|X-Men: The Animated Series - Volumes 3 and 4|
|Written by Noah Fleming|
|Wednesday, 23 September 2009|
"X-Men" is noted as being one of the first animated cartoons to have a continuing storyline from episode to episode. However, these began to drop a about season three. Therefore these two volumes of "X-Men" contain more one-off episodes. Nevertheless, these episodes are terrific. It is hard to find fault in the entire series, as it is so entertaining. The characters are emotionally deep for a cartoon. The only real issue is that the episodes become more loosely based on the comic book as the seasons progress. For example, "Have Yourself a Morlock Little X-Mas" is a simply thrown in for fun.
The first two volumes of this series contain 33 of the 76 episodes. These next two volumes contain another 29 episodes, bringing the total among the four volumes to 62 episodes. That means, with any luck, there will be one more volume with the final 14 episodes, which would be all of season five and one episode considered to be season four.
Volume three of "X-Men" contains two discs with the first disc containing the acclaimed Dark Phoenix saga. This is one of the sagas that was nicely adapted from the comic book and later butchered by the feature films. The second disc in the third volume contains more random episodes, but some good ones at that. "Nightcrawler" and "The Juggernaut Returns" are exciting episodes.
The forth volume contains the remaining 14 episodes of the 29 present. Disc one of this volume contains the Beyond Good and Evil saga as well as the Proteus and Sanctuary two-parters. Once again the second disc has more random episodes.
So here has been the problem with these releases. "X-Men" always had one of the most confusion episode orders of all time. There were three orders to the episodes: The production order, script order and aired order. It seems that the studio is going off the production order, which is a real shame. The best order to follow is the script order. This was the order intended to be followed by the writers. Therefore the storylines are more aligned in the script order. The production order is different, based on the order in which the studio put them to the animation team. The airdate is yet another order in which the studio received the finished episodes. That is why there are some episodes that belong in season three that weren't aired until an entire season later. So, if you want to experience the order in which the writers intended, you are going to have to do some jumping around. Wikipedia has a great page devoted to the script order of the X-Men episodes.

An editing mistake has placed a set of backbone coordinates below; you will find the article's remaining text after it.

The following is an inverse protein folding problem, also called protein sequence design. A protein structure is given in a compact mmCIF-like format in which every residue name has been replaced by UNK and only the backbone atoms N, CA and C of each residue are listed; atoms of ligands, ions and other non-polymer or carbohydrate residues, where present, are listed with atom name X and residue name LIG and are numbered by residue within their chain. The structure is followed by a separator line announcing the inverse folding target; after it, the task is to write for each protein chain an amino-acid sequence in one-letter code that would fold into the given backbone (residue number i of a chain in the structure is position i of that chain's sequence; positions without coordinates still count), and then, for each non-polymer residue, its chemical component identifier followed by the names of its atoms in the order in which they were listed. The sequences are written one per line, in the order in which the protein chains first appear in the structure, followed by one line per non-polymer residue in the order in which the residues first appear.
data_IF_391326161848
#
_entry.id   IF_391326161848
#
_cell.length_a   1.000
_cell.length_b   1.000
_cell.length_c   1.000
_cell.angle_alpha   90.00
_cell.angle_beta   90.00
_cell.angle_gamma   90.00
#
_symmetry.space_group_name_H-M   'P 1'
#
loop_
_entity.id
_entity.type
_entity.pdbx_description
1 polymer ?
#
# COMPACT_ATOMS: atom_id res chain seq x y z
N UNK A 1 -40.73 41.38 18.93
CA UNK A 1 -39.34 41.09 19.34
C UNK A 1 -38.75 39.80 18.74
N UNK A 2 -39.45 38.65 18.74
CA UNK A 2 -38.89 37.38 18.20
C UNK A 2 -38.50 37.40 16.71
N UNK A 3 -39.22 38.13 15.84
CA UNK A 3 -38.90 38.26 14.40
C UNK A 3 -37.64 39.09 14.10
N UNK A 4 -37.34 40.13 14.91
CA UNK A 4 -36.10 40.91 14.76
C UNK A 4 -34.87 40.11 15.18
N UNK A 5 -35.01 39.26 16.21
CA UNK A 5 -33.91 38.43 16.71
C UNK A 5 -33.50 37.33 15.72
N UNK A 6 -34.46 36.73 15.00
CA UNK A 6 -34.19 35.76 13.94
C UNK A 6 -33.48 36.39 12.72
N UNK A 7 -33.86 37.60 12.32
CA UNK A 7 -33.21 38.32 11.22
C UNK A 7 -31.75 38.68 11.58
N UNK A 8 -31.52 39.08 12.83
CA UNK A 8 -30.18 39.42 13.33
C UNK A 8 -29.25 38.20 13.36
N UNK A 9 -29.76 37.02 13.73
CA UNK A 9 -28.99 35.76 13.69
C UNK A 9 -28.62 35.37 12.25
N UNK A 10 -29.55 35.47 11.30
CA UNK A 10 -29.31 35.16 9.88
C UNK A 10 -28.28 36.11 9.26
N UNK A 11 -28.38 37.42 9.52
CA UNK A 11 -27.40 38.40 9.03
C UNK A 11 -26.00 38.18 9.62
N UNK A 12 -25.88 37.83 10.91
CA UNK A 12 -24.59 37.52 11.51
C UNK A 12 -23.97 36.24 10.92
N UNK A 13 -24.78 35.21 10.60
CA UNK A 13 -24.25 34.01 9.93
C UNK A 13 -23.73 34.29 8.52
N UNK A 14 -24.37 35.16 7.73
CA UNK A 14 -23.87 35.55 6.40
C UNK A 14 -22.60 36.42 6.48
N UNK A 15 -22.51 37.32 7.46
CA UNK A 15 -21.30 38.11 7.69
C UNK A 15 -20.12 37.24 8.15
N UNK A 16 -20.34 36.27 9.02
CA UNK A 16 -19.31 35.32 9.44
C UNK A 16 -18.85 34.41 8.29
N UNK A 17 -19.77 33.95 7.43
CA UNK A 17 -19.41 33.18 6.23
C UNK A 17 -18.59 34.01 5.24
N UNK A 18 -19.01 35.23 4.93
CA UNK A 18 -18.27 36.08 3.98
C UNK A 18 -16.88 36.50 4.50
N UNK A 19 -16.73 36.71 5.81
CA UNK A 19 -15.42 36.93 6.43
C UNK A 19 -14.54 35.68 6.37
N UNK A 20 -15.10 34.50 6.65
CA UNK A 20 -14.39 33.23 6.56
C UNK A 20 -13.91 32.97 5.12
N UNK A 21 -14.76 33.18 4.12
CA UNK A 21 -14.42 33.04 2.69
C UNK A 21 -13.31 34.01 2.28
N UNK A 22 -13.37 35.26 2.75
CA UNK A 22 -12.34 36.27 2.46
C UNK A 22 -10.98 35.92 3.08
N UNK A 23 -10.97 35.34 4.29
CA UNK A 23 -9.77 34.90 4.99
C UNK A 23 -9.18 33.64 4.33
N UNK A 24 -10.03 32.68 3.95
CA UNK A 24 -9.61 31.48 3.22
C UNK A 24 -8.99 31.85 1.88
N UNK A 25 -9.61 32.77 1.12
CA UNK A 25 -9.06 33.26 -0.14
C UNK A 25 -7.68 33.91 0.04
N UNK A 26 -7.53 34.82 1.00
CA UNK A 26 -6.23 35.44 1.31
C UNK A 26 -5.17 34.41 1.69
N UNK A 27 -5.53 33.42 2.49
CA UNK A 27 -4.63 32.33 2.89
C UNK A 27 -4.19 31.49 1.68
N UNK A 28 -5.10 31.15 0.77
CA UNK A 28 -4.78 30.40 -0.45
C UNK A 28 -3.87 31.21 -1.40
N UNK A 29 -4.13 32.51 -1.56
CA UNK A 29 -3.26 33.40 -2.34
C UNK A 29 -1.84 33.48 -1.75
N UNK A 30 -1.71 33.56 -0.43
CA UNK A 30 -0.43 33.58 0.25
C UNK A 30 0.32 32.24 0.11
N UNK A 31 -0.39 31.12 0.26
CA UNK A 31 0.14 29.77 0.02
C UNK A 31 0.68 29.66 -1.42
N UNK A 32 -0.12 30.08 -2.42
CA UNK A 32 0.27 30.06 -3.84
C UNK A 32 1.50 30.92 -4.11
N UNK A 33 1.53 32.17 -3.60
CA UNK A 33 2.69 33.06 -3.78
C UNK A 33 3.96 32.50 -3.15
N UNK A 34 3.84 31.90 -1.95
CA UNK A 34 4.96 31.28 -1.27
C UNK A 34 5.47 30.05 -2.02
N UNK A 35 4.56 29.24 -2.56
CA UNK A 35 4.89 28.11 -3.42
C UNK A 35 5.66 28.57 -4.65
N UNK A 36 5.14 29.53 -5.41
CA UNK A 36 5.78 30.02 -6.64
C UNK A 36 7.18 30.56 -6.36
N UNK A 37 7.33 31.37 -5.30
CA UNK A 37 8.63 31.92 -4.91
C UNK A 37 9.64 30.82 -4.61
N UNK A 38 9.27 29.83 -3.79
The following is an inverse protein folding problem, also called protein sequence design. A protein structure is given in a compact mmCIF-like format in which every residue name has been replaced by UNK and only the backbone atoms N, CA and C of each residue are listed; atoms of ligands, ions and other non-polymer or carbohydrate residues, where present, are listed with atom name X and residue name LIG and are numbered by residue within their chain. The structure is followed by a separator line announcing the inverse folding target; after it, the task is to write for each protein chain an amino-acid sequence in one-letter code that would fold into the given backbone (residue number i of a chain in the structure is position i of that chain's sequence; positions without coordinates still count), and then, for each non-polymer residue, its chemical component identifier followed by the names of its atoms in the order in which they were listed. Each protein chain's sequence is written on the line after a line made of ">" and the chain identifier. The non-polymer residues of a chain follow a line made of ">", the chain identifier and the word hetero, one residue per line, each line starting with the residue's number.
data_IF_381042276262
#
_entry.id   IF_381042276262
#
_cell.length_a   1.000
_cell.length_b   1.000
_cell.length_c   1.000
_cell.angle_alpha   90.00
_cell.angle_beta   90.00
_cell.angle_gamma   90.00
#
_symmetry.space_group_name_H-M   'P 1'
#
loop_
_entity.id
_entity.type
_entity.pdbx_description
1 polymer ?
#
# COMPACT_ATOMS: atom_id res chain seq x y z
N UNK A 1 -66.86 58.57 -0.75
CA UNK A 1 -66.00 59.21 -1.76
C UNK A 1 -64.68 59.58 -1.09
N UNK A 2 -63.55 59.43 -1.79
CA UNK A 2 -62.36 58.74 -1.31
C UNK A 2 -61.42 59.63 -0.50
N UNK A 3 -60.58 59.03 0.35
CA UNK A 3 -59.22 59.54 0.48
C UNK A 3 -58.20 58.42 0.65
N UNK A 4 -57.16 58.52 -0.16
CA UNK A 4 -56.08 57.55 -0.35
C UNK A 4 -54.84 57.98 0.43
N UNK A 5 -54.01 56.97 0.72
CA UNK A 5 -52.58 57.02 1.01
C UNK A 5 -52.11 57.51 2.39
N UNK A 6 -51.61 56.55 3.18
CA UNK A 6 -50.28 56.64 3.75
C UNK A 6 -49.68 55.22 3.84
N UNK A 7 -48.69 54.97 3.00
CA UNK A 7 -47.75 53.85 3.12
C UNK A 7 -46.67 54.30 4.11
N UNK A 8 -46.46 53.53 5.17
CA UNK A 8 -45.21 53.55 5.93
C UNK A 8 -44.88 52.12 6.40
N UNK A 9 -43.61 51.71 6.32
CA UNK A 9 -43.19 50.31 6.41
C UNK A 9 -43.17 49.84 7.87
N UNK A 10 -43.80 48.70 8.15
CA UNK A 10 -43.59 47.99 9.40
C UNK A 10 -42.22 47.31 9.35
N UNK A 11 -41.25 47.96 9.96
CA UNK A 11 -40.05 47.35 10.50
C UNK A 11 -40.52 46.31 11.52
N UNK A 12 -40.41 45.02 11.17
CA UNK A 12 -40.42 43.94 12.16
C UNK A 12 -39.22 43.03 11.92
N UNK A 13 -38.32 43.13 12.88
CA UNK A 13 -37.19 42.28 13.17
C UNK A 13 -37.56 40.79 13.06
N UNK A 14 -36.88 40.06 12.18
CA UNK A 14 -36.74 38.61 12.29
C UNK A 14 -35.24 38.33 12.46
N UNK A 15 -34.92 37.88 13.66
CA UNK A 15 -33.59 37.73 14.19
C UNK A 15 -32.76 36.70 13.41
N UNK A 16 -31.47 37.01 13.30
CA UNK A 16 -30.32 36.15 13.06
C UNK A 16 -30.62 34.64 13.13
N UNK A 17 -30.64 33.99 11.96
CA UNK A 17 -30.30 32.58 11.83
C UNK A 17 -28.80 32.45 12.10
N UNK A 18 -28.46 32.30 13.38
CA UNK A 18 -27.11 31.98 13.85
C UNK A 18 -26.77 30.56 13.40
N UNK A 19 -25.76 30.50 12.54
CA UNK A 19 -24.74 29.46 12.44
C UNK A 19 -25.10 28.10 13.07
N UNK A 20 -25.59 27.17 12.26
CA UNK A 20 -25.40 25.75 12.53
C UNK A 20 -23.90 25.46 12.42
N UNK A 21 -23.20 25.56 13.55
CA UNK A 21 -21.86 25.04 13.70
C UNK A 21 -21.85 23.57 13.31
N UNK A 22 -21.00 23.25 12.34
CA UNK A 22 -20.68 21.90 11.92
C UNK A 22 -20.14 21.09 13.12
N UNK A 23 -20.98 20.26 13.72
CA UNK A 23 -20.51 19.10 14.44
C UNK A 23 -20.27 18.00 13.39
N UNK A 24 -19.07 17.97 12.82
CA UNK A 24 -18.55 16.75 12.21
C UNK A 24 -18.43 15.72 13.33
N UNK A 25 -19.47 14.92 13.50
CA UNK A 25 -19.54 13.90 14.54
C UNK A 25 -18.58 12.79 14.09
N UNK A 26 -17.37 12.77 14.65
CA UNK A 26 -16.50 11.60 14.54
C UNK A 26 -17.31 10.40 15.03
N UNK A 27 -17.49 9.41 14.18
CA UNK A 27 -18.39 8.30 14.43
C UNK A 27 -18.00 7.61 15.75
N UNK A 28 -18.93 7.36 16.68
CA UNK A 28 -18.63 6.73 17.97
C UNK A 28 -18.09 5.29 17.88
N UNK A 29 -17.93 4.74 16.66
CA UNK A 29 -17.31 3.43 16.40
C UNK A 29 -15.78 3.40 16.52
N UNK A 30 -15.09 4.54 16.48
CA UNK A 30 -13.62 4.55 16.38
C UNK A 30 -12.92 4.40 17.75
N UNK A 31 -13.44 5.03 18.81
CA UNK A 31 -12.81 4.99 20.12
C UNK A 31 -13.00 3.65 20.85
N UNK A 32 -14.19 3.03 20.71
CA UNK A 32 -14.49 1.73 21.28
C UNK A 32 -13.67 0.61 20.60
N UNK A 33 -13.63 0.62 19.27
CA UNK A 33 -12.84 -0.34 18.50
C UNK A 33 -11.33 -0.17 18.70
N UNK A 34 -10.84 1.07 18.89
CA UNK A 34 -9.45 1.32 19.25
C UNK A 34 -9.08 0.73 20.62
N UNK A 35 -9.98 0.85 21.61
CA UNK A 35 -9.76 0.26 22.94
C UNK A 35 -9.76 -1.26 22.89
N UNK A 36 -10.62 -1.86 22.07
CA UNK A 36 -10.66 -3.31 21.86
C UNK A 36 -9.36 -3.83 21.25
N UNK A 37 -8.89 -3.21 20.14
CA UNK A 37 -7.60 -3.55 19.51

Sadly, the video presentation of these two volumes are nearly identical to the previous two volumes. The transfers seem to have gone uncorrected. The color palette is still washed out. The black levels don't help to provide any pop to the image. There seems to be a layer of fuzz across the screen. I know that these episodes can look much better. I wish the studio used the transfer streams that have been supplied to Disney for the Disney XD channel. Those airings look much sharper and more impressive. So while the image quality is roughly the same for all four volumes I will have to ding the rating score for this second set as they had to opportunity to fix the quality.
The audio is presented in Dolby Stereo Surround encoded streams. I found that playing them back as stereo is much better than processing them with Dolby ProLogic. The dialogue is weak but slightly better than in the previous volumes. The overall audio track is very dull, missing that high-end crispness. I would like to say that this track is faithful to the original airing of the episodes back in the mid-90s. However, alas, I cannot. Back in the original airings of the episodes television was still broadcast using analog technology. Therefore the audio came to us as a raw data stream. On the DVD the audio has been muxed together and allocated a tiny amount of data space as compared with an analog broadcast. Therefore the data compression done to the audio track on these DVDs all by destroys the original audio experience. Again, the rating gets dinged because the studio could have spent time to clean this up.
There are no special features for either volume. The packaging comes with a shiny slipcover and there are a few subtitles, but that is all.
The "X-Men" animated series is arguably one of the best ever since the start of the 90s. While the quality is not up to par, it is still nice to have these episodes archived. The source material may not have been in the best shape to begin with, but I'm betting the studio could have done more for this series. Nevertheless, it goes without question that fans must own this collection.